APR 19, 2024 3:30 PM PDT

Astronomers Discover Most Massive Stellar Black Hole in the Milky Way

How big is the biggest black hole? This is what a recent study submitted to Astronomy and Astrophysics hopes to address as a team of more than 100 international researchers investigated the discovery of an inactive black hole that 33 times the size of our Sun, which is being dubbed as the largest black hole ever discovered in the Milky Way Galaxy. It is located just under 2,000 light-years from Earth and is the second-closest black hole from our planet. This study holds the potential to help scientists better understand the origin, evolution, and formation of black holes throughout both our galaxy and the universe.

The black hole, which has been named Gaia BH3, was first discovered using data from the European Space Agency’s Gaia mission (hence the name), along with follow-up observations by several ground-based telescopes, including the European Southern Observatory’s Very Large Telescope (ESO’s VLT). While black holes cannot be directly imaged, they are typically identified from their influence on the surrounding environment, often from consuming a star. However, Gaia BH# was identified from the wobble its companion star induces on the black holes. After careful analysis, the researchers were able to determine its size at a monstrous 33 times the size of our Sun.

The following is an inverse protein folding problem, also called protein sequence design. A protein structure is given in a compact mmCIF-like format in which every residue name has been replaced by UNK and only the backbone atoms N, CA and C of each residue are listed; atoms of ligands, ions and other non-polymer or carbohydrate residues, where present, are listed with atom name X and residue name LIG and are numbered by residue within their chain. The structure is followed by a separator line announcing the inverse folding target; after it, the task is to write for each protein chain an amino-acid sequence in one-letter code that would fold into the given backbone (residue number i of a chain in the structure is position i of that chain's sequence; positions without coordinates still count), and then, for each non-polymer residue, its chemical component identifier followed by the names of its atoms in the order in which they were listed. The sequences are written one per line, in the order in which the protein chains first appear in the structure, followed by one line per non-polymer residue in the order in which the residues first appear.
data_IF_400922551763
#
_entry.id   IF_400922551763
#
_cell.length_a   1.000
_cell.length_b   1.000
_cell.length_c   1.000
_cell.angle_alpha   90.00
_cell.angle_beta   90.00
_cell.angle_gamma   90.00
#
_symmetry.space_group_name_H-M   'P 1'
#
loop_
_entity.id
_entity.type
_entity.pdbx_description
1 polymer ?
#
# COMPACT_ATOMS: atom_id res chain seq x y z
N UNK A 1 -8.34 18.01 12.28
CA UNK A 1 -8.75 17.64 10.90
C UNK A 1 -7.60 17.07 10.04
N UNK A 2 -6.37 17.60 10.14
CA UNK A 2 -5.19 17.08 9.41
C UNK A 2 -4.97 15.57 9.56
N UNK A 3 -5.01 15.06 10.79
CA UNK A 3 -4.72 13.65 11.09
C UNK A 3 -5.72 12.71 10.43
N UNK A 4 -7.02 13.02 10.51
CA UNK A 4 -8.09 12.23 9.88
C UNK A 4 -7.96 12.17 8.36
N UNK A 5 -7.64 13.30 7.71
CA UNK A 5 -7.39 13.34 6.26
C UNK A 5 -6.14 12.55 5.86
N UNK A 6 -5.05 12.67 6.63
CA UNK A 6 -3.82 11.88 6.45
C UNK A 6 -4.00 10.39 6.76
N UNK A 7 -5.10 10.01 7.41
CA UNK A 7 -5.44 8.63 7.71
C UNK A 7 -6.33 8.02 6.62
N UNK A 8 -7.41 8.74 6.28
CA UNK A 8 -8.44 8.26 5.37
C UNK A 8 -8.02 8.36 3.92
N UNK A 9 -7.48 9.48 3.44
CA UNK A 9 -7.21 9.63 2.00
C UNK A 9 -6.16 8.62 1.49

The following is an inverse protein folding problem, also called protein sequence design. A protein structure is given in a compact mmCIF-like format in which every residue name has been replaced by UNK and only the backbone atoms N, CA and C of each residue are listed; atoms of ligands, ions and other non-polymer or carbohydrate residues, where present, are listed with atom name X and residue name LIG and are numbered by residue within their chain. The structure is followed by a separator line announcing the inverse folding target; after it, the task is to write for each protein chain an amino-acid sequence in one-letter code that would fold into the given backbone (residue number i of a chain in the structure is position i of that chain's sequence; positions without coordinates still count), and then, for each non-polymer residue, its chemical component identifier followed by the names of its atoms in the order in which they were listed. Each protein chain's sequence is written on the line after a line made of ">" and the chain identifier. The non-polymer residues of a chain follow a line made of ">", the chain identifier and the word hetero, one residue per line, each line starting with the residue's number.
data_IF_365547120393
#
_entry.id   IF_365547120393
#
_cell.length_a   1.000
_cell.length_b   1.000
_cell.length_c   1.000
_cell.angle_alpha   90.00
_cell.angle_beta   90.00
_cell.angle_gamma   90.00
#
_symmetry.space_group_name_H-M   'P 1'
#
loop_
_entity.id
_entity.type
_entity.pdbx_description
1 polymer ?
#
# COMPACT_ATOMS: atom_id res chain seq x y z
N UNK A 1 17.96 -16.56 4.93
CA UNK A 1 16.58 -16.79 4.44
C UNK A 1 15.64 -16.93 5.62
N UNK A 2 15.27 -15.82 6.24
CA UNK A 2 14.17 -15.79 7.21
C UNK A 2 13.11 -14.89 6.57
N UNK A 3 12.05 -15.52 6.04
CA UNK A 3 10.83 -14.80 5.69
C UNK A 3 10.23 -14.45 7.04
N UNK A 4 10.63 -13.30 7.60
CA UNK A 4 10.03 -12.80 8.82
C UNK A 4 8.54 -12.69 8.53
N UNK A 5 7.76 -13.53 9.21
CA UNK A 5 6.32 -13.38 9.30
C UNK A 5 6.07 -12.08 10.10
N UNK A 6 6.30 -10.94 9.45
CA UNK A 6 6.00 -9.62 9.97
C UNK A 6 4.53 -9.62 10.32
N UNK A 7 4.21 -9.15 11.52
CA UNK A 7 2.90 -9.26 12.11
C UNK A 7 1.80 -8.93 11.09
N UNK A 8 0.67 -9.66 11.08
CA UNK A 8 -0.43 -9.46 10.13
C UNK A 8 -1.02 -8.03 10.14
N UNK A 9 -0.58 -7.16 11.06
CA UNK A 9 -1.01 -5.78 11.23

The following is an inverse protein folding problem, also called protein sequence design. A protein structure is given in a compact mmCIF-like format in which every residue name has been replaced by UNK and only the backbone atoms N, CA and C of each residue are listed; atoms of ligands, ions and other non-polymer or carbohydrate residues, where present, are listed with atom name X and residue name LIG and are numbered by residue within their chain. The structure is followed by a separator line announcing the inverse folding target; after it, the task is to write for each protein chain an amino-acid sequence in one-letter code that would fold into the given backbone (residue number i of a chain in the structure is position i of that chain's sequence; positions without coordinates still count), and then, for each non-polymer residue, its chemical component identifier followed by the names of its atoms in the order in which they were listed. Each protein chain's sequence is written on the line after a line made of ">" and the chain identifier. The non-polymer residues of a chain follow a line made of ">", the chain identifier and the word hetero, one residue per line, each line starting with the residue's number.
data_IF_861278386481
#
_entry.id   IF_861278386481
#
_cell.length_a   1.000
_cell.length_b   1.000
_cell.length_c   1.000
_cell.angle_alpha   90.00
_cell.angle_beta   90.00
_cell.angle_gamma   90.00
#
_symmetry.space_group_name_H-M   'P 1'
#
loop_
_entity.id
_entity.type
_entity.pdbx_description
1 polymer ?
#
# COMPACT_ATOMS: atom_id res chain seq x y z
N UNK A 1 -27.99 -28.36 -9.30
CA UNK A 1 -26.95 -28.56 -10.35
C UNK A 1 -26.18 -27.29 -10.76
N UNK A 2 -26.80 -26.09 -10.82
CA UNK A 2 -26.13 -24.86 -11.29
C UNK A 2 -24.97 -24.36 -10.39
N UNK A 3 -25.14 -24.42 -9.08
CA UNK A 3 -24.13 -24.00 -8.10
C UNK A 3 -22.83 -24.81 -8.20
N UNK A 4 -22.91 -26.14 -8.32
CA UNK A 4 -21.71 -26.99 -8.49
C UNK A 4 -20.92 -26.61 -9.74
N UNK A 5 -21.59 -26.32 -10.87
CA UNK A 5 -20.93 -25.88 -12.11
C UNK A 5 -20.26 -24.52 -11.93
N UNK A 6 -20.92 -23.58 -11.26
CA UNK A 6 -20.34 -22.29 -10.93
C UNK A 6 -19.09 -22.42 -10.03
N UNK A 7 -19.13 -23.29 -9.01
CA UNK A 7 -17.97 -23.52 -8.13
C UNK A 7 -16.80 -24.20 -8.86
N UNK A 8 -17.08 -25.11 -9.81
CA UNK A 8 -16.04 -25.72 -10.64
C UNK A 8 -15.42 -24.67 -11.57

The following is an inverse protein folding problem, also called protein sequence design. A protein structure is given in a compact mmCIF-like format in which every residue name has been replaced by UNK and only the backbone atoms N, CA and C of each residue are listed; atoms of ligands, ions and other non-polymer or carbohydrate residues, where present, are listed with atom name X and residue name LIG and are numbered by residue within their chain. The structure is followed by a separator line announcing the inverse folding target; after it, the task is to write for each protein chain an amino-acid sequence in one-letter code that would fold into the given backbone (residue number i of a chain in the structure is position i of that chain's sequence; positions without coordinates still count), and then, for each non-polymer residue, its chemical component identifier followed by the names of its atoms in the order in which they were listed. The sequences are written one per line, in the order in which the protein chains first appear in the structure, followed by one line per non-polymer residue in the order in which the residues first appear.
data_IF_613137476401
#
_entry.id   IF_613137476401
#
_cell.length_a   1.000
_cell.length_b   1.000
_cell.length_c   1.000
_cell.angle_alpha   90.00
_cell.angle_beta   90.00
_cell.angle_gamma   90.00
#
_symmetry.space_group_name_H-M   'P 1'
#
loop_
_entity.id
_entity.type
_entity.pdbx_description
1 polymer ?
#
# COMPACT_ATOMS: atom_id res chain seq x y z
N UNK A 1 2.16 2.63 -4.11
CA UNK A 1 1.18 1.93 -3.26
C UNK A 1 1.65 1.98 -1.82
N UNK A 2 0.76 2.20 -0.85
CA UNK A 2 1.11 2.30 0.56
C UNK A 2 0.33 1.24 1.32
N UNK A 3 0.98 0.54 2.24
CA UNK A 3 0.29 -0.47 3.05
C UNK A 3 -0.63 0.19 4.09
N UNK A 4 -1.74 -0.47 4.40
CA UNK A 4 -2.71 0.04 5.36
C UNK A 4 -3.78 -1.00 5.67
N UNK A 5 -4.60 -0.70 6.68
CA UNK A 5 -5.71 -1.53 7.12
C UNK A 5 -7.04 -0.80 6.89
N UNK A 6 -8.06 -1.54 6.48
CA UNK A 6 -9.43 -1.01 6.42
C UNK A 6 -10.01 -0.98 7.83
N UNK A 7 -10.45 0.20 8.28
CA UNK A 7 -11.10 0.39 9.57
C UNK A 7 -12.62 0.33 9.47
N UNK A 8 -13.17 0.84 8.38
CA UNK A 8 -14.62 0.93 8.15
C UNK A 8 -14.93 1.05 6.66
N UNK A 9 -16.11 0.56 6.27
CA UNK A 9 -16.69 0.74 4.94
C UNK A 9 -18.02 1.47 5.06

Artist's rendition of Gaia BH3 and its companion star orbiting it. (Credit: ESO/L. Calçada)

“No one was expecting to find a high-mass black hole lurking nearby, undetected so far,” said Dr. Pasquale Panuzzo, who is an astronomer at the Observatoire de Paris, which is part of France's National Centre for Scientific Research (CNRS), and lead author of the study. "This is the kind of discovery you make once in your research life."

Going forward, future studies could help astronomers gain greater insight into Gaia BH3’s history and additional data regarding its characteristics using more powerful instruments, including the GRAVITY instrument on ESO’s VLT Interferometer.  

How will Gaia BH3 help astronomers learn more about black holes in the coming years and decades? Only time will tell, and this is why we science!

As always, keep doing science & keep looking up!

Sources: arXiv, EurekAlert!, European Southern Observatory

About the Author
Master's (MA/MS/Other)
Laurence Tognetti is a six-year USAF Veteran who earned both a BSc and MSc from the School of Earth and Space Exploration at Arizona State University. Laurence is extremely passionate about outer space and science communication, and is the author of "Outer Solar System Moons: Your Personal 3D Journey".
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